- Fires affected some 1.8 million hectares in Argentina in 2022.
- Many of the country’s 2022 fires occurred in the country’s northern Chaco region and were largely caused by industrial agriculture coupled with drought conditions, according to Indigenous residents and researchers.
- The arid Gran Chaco is the second-largest forest in South America after the Amazon, and extends across 110 million hectares and portions of four countries—Argentina, Brazil, Paraguay and Bolivia
- Experts said deforestation of Argentina’s Chaco is affecting Indigenous communities’ access to resources.
“We couldn’t see the sun for a whole month because of the clouds of smoke. For an entire month, between October and November (2022), we didn’t see the sun,” said David Sarapura, from the Indigenous Kolla Tinkunaku community in Argentina.
“It was awful,” Sarapura said, “the older people told us that fires like this had never happened before. Even airtanker planes couldn’t be used to fight the fire because there was no visibility.”
A similar situation occurred in General José de San Martín, another of the departments located in the province of Salta, near Orán.
Satellite data from the Global Forest Watch (GFW) monitoring platform began registering deforestation alerts associated with fires on Oct. 1, 2022. According to a report by Greenpeace Argentina, which includes data from the National Fire Management Service (SNMF), forest fires affected around 95,000 hectares of forests in Salta province in 2022. Nationwide, fires affected some 1.8 million hectares.
In mid-December, rainfall slowed the spread of the fire, although it still burned in some places. By the beginning of 2023, there were still some areas with fire, but very few, Sarapura said.
“Last year, Salta had a significant number of fires. It is a growing problem and one that has persisted over the last three years thanks to drought,” said Hernán Giardini, Coordinator of Greenpeace Argentina’s Forests and Climate Change campaigns.
Giardini says it is unusual for a large number of areas to catch fire in Salta. This is especially true for the Yungas forest, a mountainous area.
Giardini said Argentina has been experiencing a severe drought, which caused “many outbreaks of fire to spread.”
Since 2019, much of Argentina has been experiencing droughts, with 2022 12.8% drier than average and ranking among the 14 driest years since 1961, according to a report from Argentina’s National Meteorological Service.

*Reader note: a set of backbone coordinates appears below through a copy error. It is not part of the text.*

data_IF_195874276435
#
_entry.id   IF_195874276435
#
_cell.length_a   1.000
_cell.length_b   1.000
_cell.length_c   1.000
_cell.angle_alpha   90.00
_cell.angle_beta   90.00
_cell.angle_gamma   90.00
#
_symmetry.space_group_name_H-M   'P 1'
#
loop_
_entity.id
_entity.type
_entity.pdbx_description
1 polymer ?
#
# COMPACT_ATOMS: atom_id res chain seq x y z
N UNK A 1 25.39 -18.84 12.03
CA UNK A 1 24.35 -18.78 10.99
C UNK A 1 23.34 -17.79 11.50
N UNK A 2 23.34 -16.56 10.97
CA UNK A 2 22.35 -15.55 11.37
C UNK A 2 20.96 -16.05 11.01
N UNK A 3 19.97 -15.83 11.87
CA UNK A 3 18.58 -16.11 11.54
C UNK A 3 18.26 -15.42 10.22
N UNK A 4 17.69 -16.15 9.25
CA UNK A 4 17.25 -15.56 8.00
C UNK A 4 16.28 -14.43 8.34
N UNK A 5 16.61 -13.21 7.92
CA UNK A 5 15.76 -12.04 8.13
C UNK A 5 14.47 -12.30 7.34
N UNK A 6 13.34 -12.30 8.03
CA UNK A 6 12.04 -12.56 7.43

Another report published by the meteorological service in February 2023 suggests that extreme temperatures at the beginning of the month were mainly concentrated in Patagonia, but from Feb. 6, heat moved from south to north.
Giardini said that 95% of Argentina’s forest fires are caused by humans, explaining that some are intentional, while others are accidental or caused by negligence.
“When I say accidental, I mean everything from a poorly extinguished barbecue or cigarette butt through to burning pasture for regrowth, a practice that in times of drought can lead to fire spreading easily,” Giardini said. “Areas are burned after a clearing, or are burned just to avoid having to secure a deforestation permit.”
The other 5% of the fires, Giardini continued, are caused by lightning storms that strike the middle of the forest and ignite a fire that spreads easily in the dry season.
“It also happens sometimes in areas that are difficult for the fire service to access, and it gets more challenging in the mountains,” Giardini said.
But Giardini cautioned that it’s not always possible to determine the cause of a fire.
“We were on the ground with communities helping them to fight the spread of the fire, the causes of which are not yet known,” Giardini said.
“If you ask the older people, our grandparents, they will tell you that climate change has occurred dramatically in a short space of time. This includes a lack of water, the disappearance of some species, and the movement of wild animals from one place to another,” Sarapura said. He added that until recently, jaguars would never have been seen in areas above 2,500 meters of altitude; but, over the last few years, due to with fire activity, they have been spotted at 3,000 meters.